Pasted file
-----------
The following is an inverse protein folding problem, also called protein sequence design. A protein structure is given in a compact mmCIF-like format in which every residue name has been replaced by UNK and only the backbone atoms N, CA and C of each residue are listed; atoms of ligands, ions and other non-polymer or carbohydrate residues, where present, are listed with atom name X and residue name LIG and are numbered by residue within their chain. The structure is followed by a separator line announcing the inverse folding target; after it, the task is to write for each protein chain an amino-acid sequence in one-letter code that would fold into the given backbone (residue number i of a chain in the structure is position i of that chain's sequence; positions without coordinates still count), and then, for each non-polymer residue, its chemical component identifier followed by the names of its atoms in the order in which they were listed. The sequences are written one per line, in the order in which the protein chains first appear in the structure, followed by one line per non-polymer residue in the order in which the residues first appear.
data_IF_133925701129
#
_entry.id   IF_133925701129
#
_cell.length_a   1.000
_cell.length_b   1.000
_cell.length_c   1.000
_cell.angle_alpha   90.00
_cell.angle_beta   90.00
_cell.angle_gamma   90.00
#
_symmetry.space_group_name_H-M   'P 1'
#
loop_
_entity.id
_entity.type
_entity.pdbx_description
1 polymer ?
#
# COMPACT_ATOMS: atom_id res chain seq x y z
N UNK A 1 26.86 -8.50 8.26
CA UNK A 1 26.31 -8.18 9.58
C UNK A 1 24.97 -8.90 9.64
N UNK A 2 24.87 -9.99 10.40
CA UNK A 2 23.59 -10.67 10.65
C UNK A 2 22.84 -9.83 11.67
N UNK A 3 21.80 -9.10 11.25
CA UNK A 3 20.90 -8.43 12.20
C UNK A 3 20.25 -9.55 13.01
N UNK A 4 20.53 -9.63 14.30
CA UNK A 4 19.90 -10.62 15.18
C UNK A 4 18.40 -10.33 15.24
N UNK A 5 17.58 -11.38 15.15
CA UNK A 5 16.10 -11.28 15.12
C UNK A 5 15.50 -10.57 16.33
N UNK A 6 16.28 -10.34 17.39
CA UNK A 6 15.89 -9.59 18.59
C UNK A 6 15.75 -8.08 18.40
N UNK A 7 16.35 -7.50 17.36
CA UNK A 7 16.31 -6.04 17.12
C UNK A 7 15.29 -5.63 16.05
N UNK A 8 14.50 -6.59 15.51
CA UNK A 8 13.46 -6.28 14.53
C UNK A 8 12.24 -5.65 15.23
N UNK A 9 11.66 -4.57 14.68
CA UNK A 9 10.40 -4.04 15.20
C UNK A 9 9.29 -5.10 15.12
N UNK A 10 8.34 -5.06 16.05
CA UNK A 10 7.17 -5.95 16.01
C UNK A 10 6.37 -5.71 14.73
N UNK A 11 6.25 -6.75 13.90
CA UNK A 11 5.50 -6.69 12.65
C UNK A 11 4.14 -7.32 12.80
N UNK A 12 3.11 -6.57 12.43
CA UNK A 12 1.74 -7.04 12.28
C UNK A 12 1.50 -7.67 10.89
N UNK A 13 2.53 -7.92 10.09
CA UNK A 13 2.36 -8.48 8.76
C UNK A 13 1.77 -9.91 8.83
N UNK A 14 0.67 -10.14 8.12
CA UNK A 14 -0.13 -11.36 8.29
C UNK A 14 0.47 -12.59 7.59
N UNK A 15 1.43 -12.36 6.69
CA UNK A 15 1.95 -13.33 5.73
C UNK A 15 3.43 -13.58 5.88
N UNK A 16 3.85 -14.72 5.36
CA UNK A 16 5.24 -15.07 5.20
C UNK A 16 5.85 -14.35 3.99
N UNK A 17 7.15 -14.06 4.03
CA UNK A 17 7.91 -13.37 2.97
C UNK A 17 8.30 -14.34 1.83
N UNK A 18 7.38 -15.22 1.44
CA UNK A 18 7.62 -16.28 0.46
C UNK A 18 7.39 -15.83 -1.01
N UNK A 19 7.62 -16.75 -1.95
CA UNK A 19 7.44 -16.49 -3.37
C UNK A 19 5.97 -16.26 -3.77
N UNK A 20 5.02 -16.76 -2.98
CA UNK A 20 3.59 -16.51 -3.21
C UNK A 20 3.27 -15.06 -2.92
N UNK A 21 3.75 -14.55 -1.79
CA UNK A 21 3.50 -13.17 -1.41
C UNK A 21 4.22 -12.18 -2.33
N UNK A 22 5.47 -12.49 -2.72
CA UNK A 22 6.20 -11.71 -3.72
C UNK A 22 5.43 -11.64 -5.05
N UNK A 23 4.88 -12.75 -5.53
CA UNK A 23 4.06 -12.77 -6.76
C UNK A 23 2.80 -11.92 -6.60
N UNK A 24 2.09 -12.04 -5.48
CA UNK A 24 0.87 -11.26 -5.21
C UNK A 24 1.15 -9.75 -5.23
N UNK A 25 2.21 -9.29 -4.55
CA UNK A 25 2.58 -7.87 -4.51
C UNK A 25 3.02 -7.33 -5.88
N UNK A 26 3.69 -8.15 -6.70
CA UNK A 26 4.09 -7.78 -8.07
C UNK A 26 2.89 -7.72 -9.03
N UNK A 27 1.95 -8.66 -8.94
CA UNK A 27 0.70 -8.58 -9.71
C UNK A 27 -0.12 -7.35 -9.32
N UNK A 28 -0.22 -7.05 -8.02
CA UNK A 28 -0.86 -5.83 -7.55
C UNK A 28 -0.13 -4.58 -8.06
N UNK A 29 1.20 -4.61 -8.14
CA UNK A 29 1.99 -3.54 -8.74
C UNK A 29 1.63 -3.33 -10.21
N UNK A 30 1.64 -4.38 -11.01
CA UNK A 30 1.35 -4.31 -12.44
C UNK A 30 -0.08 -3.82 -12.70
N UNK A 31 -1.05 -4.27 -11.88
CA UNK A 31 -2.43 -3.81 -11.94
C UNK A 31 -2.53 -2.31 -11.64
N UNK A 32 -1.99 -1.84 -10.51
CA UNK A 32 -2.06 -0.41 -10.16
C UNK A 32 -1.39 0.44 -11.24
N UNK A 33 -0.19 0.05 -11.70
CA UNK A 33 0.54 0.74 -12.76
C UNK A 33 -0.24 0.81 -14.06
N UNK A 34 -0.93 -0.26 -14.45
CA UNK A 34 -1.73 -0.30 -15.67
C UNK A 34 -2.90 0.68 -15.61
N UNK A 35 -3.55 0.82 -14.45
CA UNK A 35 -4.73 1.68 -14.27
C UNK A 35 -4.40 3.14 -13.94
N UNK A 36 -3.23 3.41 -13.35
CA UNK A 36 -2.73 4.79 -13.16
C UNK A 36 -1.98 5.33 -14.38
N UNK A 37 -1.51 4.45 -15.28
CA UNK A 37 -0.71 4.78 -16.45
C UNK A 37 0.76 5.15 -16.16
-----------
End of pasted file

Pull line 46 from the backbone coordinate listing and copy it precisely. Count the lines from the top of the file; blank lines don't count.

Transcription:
N UNK A 9 11.66 -4.57 14.68